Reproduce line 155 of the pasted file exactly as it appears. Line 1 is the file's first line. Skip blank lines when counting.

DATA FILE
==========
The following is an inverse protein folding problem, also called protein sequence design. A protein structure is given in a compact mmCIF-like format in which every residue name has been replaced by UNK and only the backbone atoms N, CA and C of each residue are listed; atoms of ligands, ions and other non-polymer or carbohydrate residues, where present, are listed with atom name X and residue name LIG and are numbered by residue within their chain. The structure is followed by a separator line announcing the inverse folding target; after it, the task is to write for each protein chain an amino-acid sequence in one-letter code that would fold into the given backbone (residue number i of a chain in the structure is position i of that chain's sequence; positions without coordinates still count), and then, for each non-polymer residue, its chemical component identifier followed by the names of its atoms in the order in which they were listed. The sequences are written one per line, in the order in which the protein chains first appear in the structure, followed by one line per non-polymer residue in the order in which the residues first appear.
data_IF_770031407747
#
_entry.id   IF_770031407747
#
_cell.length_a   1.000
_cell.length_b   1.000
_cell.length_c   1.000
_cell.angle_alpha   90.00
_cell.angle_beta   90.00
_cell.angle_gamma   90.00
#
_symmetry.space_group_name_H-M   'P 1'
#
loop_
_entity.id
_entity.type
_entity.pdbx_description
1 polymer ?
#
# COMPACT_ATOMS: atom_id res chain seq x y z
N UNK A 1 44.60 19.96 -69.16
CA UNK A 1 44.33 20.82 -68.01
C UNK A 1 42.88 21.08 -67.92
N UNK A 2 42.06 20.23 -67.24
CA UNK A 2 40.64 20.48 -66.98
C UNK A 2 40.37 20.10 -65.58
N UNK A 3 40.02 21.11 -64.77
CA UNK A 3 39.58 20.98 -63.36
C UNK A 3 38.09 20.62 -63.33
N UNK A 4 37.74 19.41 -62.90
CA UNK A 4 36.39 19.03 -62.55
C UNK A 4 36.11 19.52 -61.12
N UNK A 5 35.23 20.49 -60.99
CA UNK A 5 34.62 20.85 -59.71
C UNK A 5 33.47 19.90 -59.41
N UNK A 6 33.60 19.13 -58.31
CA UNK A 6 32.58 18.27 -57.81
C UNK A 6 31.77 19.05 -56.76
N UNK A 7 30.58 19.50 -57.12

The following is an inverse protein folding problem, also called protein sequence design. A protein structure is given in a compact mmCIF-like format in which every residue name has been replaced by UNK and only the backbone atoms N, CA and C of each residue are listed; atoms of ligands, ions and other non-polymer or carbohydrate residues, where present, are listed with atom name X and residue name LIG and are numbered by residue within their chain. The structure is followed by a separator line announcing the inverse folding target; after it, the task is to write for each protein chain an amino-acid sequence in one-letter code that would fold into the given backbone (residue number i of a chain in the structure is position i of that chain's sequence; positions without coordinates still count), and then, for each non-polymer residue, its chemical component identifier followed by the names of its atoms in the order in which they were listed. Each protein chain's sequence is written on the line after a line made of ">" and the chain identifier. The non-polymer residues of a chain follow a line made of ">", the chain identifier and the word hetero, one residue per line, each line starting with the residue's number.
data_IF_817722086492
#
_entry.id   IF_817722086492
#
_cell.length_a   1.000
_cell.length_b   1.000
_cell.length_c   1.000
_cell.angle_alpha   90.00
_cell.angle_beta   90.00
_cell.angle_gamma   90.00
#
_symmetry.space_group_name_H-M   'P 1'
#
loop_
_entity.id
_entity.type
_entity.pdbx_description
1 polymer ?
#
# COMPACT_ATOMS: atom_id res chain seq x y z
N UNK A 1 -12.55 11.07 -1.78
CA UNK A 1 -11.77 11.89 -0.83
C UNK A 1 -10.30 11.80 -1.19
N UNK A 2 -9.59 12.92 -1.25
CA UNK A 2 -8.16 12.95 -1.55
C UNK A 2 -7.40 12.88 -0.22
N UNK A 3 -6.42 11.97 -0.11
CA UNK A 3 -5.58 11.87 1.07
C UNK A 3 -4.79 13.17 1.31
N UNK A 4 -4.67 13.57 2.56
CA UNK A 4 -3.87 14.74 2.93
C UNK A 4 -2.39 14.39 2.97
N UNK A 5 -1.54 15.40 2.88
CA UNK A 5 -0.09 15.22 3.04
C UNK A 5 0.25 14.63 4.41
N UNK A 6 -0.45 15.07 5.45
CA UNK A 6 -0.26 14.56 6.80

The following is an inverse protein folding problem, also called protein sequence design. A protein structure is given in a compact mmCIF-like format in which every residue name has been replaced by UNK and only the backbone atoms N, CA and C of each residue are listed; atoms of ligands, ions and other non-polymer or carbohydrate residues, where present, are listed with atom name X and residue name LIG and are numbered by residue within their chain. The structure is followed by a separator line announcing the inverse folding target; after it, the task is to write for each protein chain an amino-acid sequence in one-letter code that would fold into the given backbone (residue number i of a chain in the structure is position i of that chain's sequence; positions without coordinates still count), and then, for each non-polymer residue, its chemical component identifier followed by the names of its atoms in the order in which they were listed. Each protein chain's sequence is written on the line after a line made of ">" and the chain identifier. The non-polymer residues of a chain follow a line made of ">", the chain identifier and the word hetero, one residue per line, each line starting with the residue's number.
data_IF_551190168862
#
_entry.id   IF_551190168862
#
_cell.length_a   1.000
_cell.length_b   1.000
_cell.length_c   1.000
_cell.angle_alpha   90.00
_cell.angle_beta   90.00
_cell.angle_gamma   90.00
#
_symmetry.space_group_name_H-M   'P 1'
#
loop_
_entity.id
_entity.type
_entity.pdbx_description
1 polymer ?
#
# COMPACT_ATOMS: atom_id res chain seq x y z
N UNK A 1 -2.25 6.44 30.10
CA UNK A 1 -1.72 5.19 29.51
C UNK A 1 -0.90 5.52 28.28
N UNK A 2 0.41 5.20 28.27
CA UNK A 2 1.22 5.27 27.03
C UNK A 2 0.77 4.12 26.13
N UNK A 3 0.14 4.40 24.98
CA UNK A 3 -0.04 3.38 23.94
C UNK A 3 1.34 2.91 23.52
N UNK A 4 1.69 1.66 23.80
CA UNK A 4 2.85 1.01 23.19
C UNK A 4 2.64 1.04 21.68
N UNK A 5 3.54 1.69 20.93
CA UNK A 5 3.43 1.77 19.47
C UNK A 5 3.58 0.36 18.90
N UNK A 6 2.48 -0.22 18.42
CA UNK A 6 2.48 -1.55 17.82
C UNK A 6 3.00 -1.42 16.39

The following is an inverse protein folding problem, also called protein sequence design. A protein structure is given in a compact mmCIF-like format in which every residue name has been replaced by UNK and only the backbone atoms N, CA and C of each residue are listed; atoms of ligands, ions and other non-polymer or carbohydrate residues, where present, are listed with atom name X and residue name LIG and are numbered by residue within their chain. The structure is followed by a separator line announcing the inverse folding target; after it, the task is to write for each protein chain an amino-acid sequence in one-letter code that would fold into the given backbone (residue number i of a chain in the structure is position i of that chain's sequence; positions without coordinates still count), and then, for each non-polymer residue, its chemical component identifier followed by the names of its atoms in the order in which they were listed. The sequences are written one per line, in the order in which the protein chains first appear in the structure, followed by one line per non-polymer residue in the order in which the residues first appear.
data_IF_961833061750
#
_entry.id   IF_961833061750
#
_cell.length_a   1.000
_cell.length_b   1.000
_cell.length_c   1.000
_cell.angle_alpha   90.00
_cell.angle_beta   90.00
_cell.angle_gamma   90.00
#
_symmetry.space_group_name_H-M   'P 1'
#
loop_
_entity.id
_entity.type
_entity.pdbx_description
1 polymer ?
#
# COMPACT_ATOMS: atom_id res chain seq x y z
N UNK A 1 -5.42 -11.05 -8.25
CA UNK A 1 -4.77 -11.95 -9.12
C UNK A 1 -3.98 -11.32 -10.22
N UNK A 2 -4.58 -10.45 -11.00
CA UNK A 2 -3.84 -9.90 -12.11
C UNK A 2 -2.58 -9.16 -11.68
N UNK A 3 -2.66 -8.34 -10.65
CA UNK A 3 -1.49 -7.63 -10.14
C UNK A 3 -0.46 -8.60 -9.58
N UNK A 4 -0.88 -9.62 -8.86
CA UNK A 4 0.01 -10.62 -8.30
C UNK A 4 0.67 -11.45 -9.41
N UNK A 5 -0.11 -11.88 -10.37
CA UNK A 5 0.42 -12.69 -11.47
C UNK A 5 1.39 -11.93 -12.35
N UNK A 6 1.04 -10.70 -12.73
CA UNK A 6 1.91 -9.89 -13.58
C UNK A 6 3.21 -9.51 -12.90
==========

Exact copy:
CA UNK A 6 1.91 -9.89 -13.58